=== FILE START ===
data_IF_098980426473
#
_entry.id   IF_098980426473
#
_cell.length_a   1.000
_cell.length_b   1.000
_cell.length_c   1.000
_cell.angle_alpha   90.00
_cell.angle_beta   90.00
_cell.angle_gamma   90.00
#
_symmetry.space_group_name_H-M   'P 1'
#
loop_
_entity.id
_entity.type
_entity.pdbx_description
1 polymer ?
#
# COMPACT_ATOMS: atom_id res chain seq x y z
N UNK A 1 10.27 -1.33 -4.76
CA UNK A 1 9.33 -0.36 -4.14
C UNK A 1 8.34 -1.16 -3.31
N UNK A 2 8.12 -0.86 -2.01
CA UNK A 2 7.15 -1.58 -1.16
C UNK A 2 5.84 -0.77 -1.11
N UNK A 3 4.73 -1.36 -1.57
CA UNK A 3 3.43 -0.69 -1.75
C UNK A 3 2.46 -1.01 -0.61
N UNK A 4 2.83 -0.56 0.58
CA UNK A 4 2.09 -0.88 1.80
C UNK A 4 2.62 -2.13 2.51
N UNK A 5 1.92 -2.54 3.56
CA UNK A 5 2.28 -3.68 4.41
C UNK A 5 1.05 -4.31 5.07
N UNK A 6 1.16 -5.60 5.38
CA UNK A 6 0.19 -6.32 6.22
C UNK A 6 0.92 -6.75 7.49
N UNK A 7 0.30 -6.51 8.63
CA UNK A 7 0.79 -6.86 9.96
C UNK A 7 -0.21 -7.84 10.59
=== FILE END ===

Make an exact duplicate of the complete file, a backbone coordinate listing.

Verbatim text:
data_IF_098980426473
#
_entry.id   IF_098980426473
#
_cell.length_a   1.000
_cell.length_b   1.000
_cell.length_c   1.000
_cell.angle_alpha   90.00
_cell.angle_beta   90.00
_cell.angle_gamma   90.00
#
_symmetry.space_group_name_H-M   'P 1'
#
loop_
_entity.id
_entity.type
_entity.pdbx_description
1 polymer ?
#
# COMPACT_ATOMS: atom_id res chain seq x y z
N UNK A 1 10.27 -1.33 -4.76
CA UNK A 1 9.33 -0.36 -4.14
C UNK A 1 8.34 -1.16 -3.31
N UNK A 2 8.12 -0.86 -2.01
CA UNK A 2 7.15 -1.58 -1.16
C UNK A 2 5.84 -0.77 -1.11
N UNK A 3 4.73 -1.36 -1.57
CA UNK A 3 3.43 -0.69 -1.75
C UNK A 3 2.46 -1.01 -0.61
N UNK A 4 2.83 -0.56 0.58
CA UNK A 4 2.09 -0.88 1.80
C UNK A 4 2.62 -2.13 2.51
N UNK A 5 1.92 -2.54 3.56
CA UNK A 5 2.28 -3.68 4.41
C UNK A 5 1.05 -4.31 5.07
N UNK A 6 1.16 -5.60 5.38
CA UNK A 6 0.19 -6.32 6.22
C UNK A 6 0.92 -6.75 7.49
N UNK A 7 0.30 -6.51 8.63
CA UNK A 7 0.79 -6.86 9.96
C UNK A 7 -0.21 -7.84 10.59